Matthew: “You are my stick.”
This episode opens with Matthew and Lavinia’s wedding three days away. As we know from the last episode that Lavinia wanted the wedding to be in April, we can safely assume that we are in April 1919. Only a couple of months have passed since we were last with the family.
The Spanish Flu has hit Downton and badly. One by one, we see people succumb to the illness and we watch the girls, all of whom are now experienced nurses, try to deal with the onslaught. The illness is also the catalyst that brings many of this season’s stories to a close.
Carson is the first to fall and Thomas, no fool he, sees an opportunity to get back into the household. He leaps in to help and, one thing we can say about him, he does know how to do his job and do it well. Thomas has certainly come full circle. At the end of last season, he was smug and self-satisfied about finally getting away from being a servant. At the end of this season, he is working hard to ensure that he can be a servant again. At least he is not too proud to accept employment when it is given to him.
Cora is very ill and the entire house is worried, but it is O’Brien who is the most upset. She has been fretting about Cora losing the baby since it happened and wants forgiveness before Cora dies. This is now the second time this season that we have seen O’Brien truly regret one of her nasty actions. If only she could learn to think first, then act, she might save herself some of this heartache. Robert, too, is upset but for himself. When he learns how ill Cora is, his first statement is about what a bad day he has had. Really? At least at the end of Cora’s illness, we get a sense that Robert and she are getting back on track.
As I have said before, I am not a fan of the Jane and Robert story and am glad that the man came to his senses before he slept with her. There is something particularly unpleasant about him contemplating adultery when his wife is deathly ill in the next room. I understand that Robert is a lost soul at the moment, still upset about what he perceives as his lack of involvement in the war and now facing the fact that his youngest doesn’t care at all about the things he does. But, shagging one of the maids is not the answer and I, for one, am glad that this story is behind us.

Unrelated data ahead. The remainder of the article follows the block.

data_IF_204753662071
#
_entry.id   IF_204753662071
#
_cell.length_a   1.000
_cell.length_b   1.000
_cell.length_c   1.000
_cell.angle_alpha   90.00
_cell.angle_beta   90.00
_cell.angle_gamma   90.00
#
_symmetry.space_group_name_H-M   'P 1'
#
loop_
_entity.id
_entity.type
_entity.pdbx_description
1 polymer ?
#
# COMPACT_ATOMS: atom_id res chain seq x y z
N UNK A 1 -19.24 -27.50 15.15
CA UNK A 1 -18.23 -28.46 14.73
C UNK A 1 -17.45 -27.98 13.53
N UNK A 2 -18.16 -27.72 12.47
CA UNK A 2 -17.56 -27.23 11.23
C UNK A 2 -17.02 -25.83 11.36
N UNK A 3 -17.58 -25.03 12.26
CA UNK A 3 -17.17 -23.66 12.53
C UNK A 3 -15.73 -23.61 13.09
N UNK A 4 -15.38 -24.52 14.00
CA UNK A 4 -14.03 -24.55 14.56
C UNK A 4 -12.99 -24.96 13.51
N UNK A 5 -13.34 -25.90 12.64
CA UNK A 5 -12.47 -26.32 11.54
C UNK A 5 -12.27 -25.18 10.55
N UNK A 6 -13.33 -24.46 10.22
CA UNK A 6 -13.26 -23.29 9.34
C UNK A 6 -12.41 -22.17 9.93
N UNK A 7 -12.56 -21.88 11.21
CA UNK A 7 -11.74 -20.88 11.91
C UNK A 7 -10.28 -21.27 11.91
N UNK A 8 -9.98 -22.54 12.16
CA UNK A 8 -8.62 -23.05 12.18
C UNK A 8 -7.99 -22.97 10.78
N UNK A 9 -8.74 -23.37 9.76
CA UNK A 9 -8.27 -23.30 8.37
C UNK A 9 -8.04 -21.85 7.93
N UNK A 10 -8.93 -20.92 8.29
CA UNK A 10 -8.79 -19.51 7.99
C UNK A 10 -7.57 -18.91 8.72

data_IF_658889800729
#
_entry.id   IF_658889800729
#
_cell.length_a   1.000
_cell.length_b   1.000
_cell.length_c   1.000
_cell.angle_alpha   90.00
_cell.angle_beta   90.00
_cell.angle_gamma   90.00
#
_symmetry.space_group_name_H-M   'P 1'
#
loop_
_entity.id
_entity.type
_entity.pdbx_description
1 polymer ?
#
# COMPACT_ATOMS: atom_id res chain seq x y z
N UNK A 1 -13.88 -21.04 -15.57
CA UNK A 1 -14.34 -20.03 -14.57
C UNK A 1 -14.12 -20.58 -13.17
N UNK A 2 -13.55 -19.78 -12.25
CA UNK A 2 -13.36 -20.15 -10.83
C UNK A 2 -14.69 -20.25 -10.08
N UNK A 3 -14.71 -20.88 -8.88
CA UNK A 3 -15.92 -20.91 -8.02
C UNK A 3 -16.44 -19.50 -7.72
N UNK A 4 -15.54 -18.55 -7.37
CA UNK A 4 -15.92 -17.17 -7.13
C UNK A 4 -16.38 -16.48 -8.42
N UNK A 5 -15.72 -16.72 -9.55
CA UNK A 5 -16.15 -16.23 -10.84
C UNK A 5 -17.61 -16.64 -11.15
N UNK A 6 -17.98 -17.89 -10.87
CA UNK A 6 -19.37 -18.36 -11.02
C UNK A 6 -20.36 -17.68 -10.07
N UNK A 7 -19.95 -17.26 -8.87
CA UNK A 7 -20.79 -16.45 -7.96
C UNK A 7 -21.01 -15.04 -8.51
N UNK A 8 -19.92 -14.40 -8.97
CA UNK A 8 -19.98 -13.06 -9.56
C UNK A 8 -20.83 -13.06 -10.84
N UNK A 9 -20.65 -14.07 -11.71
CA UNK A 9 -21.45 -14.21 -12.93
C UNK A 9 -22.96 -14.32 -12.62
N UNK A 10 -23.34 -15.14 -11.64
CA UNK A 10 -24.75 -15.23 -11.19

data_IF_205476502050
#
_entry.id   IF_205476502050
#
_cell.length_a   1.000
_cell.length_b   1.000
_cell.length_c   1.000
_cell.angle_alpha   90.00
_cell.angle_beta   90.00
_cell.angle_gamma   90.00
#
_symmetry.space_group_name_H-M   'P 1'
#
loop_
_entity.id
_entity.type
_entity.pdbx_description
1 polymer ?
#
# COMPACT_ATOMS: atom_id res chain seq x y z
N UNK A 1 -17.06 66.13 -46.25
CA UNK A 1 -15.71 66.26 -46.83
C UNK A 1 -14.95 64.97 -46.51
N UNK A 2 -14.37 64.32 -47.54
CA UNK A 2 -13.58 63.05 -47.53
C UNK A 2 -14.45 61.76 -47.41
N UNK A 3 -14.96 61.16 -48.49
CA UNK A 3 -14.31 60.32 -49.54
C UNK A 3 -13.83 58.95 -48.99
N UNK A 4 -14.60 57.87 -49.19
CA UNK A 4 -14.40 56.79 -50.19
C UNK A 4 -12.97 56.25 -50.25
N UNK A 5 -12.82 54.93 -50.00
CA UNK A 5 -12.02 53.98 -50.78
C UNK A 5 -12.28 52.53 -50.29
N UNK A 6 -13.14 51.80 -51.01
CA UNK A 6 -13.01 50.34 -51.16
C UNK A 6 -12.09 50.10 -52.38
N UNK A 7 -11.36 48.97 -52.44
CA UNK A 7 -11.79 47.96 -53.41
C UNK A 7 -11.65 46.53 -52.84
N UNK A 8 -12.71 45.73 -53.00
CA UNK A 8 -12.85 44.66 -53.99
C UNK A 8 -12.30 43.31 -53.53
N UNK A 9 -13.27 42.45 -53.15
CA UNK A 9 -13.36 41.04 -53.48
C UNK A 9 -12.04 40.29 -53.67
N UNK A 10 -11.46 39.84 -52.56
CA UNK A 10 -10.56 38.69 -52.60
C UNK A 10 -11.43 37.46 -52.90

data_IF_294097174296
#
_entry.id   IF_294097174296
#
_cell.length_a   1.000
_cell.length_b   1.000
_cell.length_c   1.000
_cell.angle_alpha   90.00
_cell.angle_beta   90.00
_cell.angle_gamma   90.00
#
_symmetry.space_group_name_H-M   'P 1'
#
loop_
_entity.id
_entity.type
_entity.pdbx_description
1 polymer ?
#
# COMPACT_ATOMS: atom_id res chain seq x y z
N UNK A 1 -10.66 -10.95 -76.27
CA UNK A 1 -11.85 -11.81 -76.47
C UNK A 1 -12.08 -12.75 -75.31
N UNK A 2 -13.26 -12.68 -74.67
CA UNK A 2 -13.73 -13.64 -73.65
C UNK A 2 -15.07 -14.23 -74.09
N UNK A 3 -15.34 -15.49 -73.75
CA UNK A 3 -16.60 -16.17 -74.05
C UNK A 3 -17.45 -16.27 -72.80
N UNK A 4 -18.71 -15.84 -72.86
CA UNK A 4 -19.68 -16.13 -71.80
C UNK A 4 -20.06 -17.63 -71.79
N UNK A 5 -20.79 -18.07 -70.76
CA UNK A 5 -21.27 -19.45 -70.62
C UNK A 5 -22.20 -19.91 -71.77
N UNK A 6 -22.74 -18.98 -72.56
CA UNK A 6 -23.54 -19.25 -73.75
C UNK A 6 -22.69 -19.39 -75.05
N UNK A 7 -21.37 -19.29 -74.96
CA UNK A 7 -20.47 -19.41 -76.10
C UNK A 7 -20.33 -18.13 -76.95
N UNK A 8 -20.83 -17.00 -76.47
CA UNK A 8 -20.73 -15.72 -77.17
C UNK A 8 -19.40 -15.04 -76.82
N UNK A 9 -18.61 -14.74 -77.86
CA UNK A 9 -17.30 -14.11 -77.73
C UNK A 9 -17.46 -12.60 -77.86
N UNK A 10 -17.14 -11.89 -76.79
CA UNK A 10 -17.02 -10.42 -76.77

In the same vein, although Mary and Matthew’s dance is lovely and romantic, they are both engaged to other people. For the first time, however, their conversation is not filled with subtext; it is painfully upfront and clear. Each is in love with the other; each is trying to find a way to be together without losing honor; but, in the end, each backs away. Of course, it doesn’t help that Lavinia catches them in a kiss.
Although we got a hint of what Lavinia is made of when she returned to Downton to marry Matthew, it is here that we finally see that this woman is more than a sweet, weak little girl. As she breaks up with Matthew, she couches it in terms of herself, not him. She does not want to be queen of the county; she could have looked after him better if he were still an invalid; she does not want to be second best. It would have been very easy for her to blame him for her heartbreak, but she rises above.
It is, therefore, very sad that she must be the one to die and her death scene always brings me to tears. Unselfish to the end, she tells Matthew that her death will free him and that he must go be happy. But, our boy, being the paragon of honor that he is, does just the opposite. Of course he is going to mourn her; I truly believe that everyone in the family will. Matthew, however, is determined to feel guilty and drive Mary away from himself. And she goes, walking away from him with Richard.
Like several of the plot lines at the end of this season, I think Lavinia’s death was unnecessary and too much. I believe it would have been a stronger story if she had survived and then stuck by her guns and gone back to London. Her death feels like another device to keep Matthew and Mary apart and, frankly, not a very good one.
The Bryants are back in the picture, hoping to adopt Charlie from Ethel. This story is an excellent example of what is truly best for a child. On the one hand, Charlie could have it all, provided by the Bryants’ money. Yet, Mr. Bryant is such a bully. Mrs. Bryant is cowed by him and his first son didn’t turn out to that nice or that honorable a person. On the other hand, he could have a much more difficult life with his mother, but he would be loved. I understand Ethel’s dilemma and I think she makes the right decision at the end.